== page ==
Fighting techniques - kikashi
Many Western Go players mistakenly think kikashi is the same as a "forcing move", but that is not true: in the Japanese Go jargon, kikashi is a move which forces the opponent into a disadvantageous situation, or at least brings some advantage to the side that plays it.
Just playing an atari and force the opponent to respond is not kikashi - that is just a forcing move. Doing that blindly may actually hurt the side that initiated it, for instance by filling one's own liberties, or losing ko threats, or just wasting other local possibilities.
This article will first present a very common sacrificing and kikashi technique, followed by a not so common tesuji that can be used sometimes to resist against the opponent's kikashi attempt. The basic position is from some variations for move 33 in the 4th game of the 2007 Honinbo title.
Black to play in diagram 1. Evaluate the position first, make a strategical decision and also think how to put that into practice (including a few variations).
Here is my evaluation: the triangle marked Black group on the middle of the lower side is not stable yet: it should either try to build a base on the side, or strengthen itself in the center. Also, White's position in the lower right is very solid, there is no chance for Black to invade that X marked area, hat is pretty much White's territory.
Black wants, ideally, to get both A and B in sente in diagram 3: both threaten to cut at 1. The problem is that if Black starts at A, White can defend at C and then Black B is not sente anymore. On the other hand, if Black starts with B, after White C a move of Black at A is not sente anymore.
For Black to attempt to get both A and B in sente, a common technique is to sacrifice some stones by cutting directly at 1 in diagram 3.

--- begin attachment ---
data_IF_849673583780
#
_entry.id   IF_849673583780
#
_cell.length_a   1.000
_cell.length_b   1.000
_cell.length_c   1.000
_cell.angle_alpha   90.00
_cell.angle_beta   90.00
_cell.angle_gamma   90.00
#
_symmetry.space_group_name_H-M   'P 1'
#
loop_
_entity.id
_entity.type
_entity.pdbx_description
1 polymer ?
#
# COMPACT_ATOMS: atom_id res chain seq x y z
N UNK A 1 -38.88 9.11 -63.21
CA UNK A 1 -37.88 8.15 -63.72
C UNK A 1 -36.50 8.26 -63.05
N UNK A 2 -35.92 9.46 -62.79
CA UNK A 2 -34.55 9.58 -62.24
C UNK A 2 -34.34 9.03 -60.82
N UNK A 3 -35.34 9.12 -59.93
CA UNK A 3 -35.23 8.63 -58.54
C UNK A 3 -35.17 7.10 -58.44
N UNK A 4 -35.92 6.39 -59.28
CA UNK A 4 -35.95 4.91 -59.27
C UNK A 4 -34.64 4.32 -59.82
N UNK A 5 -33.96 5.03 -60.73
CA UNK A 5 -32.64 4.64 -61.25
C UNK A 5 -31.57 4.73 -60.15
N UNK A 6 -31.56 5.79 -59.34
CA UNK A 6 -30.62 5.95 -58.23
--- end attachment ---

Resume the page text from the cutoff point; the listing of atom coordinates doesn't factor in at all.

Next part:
Diagram 4 shows a common continuation: White can safely capture Black's cutting stone. Black is adding a second sacrifice stone with 3 (following the proverb "Sacrifice 2 stones instead of one") - which is key to him getting kikashi moves on both sides. After White 4, Black gets to play at both 5 and 7 in sente (these are A and B in the previous diagram). As an added bonus, Black also gets 9 in sente. Once Black is done with his sente moves, he can reinforce in the center, with 11 (to prevent a White cut below that).
This result is very good for Black locally: he got a very strong shape, and forced White from both directions - cannot hope for anything more than that. White's position on the lower side is reinforced, but as we concluded in diagram 2, Black doesn't mind that, since that was White's territory to start with.
Example 1 shows a situation where White's only choice is to simply capture, as in diagram 4. The sequence in example 1 is an old joseki. Black sacrifices two stones and gets moves 5, 7 and 9 in sente.
Diagram 5 shows an alternative way for White to respond to Black's cut: with the triangle marked stone in place, White can also capture by playing atari from below to start with. This way Black doesn't get A in diagram 3 in sente anymore, but he gets 2 sente moves in the center.